The AS90 is fitted with a 155mm, 39 or 52-calibre gun barrel. In trials, two AS90 howitzers were able to deliver a total payload of 261kg onto a single target in less than ten seconds. An automated loading system enables the gun to fire with a burst rate of three rounds in fewer than ten seconds, an intense rate of six rounds a minute for three minutes and a sustained rate of two rounds a minute.
The gun, which does not require stabilising spades, is equipped with a recoil and hydrogas suspension system, which allows the turret to traverse and fire through the full 360°.
A dynamic reference unit (DRU) and electronic compensation for tilt of the vehicle are used for accurate orientation of the weapon system.
The range is 24.7km using conventional ammunition. The AS90 also fires assisted rounds, which provide an extended range to 30km. Fitting a 52-calibre barrel instead of the standard 39 calibre extends the range beyond 40km. An automated ammunition handling system is included in the current upgrade programme.
The AS90 features a seven-compartment automatic fire detection and suppression system.
The layer’s station is equipped with a direct fire sight from Avimo (now part of Thales Optronics) for direct day and night firing. For indirect firing an automatic gun-laying system (AGLS) with electronic elevation and traverse drives provide laying to an accuracy of 1 mil (angle 3.375 minutes) and rapid target engagement. The layer’s display unit (LDU) was designed by VSEL. The commander’s station is equipped with a separate sight.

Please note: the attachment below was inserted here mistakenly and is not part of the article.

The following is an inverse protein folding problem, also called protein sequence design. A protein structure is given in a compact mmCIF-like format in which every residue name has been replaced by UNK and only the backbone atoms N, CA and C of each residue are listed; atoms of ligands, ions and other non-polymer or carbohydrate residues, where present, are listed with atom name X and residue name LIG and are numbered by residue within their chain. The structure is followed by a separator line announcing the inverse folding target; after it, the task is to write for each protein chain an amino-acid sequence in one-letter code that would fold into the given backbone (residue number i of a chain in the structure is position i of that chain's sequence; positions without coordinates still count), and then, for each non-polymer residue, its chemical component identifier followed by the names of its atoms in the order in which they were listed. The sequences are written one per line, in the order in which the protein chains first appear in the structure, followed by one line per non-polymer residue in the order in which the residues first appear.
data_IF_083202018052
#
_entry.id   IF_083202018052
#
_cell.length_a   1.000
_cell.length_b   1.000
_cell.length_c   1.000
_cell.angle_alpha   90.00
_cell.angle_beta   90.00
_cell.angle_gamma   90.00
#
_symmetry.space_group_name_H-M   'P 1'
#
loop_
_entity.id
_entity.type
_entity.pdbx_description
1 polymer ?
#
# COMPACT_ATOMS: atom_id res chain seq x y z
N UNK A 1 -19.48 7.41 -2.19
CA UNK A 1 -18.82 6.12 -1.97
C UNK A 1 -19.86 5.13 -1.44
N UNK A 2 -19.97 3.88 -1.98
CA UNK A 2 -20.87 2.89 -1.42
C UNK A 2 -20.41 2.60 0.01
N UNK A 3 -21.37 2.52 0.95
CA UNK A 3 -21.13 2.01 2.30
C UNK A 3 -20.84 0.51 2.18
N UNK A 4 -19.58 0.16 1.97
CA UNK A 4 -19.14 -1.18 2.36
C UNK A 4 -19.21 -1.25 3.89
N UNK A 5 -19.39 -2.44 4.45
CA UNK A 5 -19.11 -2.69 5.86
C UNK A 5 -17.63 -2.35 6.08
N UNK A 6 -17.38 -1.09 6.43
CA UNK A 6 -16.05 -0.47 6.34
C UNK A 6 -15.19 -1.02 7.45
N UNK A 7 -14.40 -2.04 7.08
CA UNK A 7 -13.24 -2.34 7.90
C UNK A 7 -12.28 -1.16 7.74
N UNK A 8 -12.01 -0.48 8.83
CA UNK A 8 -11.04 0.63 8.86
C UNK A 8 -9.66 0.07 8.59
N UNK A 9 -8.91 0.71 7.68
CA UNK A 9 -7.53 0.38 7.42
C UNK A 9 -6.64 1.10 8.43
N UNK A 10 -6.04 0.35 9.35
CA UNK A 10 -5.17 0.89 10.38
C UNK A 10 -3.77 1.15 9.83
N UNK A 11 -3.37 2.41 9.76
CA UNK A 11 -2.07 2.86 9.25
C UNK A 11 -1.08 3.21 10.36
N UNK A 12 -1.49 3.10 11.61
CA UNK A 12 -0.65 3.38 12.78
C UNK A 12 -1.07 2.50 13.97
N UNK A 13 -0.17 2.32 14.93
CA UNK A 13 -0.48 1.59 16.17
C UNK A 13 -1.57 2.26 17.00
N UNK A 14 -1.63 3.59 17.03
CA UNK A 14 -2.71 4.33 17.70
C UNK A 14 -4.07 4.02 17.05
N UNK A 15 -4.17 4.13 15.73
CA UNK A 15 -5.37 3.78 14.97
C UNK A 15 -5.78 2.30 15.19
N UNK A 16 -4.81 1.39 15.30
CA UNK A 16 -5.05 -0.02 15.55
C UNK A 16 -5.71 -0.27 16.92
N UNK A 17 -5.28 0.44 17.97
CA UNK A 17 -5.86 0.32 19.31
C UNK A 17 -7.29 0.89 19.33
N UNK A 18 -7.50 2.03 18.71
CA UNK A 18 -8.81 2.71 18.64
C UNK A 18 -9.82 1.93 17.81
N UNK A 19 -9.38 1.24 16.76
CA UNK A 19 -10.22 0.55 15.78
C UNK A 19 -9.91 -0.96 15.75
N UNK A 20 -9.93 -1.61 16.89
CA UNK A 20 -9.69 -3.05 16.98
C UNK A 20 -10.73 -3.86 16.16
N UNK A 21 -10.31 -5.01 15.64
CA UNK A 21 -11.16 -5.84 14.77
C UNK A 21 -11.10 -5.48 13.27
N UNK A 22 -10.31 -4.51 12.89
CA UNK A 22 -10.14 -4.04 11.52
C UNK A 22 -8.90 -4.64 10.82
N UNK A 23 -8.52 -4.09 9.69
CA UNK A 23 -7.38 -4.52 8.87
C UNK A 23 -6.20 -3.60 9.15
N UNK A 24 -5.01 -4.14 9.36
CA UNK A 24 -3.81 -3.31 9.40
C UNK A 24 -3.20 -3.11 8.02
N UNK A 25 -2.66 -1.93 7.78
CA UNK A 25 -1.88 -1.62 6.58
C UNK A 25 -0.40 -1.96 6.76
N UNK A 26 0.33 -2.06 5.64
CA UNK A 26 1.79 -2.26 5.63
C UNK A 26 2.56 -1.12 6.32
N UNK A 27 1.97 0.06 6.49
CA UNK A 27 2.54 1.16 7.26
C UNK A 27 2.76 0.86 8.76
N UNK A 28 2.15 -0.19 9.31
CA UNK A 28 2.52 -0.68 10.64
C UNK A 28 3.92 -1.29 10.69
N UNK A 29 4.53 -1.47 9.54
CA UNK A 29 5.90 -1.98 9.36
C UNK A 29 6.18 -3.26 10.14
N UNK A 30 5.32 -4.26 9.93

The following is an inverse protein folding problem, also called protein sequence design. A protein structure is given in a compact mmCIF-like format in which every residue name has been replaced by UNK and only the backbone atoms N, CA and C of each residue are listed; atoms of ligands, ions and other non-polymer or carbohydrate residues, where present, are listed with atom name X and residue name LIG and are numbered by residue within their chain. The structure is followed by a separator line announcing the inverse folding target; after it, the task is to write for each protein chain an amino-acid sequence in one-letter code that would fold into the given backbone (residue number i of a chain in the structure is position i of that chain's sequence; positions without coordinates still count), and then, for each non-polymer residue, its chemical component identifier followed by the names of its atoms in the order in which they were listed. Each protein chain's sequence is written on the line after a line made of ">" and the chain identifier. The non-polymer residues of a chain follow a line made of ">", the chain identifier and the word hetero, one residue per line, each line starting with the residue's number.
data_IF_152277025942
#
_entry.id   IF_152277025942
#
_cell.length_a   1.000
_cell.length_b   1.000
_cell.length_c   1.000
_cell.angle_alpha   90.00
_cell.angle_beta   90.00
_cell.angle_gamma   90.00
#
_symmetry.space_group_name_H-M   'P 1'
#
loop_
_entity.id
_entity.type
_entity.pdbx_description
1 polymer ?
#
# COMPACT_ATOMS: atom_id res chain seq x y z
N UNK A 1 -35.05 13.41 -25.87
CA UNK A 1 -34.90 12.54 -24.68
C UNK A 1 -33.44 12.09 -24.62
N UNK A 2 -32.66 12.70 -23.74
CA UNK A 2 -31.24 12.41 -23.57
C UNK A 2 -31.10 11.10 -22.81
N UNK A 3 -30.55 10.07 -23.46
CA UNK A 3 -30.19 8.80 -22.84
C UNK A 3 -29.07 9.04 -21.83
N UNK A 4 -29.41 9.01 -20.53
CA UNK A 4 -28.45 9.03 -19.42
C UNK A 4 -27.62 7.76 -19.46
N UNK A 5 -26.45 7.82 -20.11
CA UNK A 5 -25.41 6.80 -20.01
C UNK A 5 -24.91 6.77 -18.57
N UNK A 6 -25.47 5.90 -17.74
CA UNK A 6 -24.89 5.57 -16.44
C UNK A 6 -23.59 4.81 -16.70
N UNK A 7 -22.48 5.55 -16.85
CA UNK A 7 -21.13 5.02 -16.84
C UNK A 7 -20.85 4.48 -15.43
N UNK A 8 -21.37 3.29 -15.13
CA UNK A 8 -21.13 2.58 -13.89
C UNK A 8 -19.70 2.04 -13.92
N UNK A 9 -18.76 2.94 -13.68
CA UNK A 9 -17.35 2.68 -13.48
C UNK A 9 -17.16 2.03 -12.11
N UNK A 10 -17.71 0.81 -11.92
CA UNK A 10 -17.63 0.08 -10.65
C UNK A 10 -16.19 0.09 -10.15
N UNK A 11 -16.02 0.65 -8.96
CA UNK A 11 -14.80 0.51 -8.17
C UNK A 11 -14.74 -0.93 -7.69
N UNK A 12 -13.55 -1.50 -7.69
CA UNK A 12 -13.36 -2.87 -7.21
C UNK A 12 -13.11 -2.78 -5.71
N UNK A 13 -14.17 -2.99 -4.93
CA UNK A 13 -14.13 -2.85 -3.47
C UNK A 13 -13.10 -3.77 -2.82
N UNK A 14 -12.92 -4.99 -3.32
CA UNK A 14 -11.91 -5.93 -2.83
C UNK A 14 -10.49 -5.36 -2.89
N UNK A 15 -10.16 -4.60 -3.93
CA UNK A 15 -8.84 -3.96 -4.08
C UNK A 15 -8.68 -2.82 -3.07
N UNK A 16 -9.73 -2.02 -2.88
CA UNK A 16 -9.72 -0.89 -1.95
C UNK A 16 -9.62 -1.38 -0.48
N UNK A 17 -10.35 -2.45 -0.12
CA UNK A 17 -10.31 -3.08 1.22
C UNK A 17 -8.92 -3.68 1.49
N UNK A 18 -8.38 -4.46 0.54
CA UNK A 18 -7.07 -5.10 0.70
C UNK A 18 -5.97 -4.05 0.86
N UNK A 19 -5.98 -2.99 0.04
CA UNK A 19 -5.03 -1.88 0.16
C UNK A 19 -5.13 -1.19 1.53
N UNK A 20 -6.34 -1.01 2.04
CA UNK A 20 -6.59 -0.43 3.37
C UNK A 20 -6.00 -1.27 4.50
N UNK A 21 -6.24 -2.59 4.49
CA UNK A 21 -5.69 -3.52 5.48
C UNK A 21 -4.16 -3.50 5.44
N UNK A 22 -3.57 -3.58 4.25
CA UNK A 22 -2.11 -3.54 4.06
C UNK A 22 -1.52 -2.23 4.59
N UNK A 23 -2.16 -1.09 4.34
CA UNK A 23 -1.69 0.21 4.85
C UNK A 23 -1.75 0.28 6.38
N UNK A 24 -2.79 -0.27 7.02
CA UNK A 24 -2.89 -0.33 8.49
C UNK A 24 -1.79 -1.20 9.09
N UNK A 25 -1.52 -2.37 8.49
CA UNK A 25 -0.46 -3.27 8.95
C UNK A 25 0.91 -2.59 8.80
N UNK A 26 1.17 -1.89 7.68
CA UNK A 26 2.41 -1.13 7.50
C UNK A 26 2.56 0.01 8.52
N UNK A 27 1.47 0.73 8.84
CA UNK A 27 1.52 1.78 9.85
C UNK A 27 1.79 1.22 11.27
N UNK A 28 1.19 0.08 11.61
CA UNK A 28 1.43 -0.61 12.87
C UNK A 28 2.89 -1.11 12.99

A barrel cooling system to provide higher maximum firing rates and a ballistic computation system are being developed.
The AS90 has been upgraded with BAE Systems laser inertial artillery pointing system (LINAPS) digital gun sight. LINAPS provides the gunner with the position of the gun and the exact bearing and elevation of the barrel. It includes the FIN3110 ring-laser gyro based, strap-down inertial navigation unit (INU) with embedded military global positioning system.
The vehicle is of all-welded steel armour construction, which is rated to withstand impact by 7.62mm and 14.5mm armour piercing shells and 152mm shell fragments.
A system for increased ballistic protection against top attack by current generation anti-tank missiles is being developed.
The Desert AS90 has a thermal cover installed on the turret roof and solar reflective paint. The thermal blanket provides protection for the crew against hot metal burns.
The vehicle is powered by a 660hp V8 diesel engine from Cummins, coupled to a ZF Gears Ltd automatic transmission with four forward and two reverse gears.
The Desert AS90 features enhanced engine, transmission oil and auxiliary power unit cooling systems, plus a Diehl 940-pin track for better handling in sandy terrain.
The hydropneumatic suspension is supplied by Horstman Defence Systems of the UK. The vehicle can traverse gradients up to 60%, vertical obstacles to 0.75m and trenches to a width of 2.8m, and is able to ford water to a depth of 1.5m.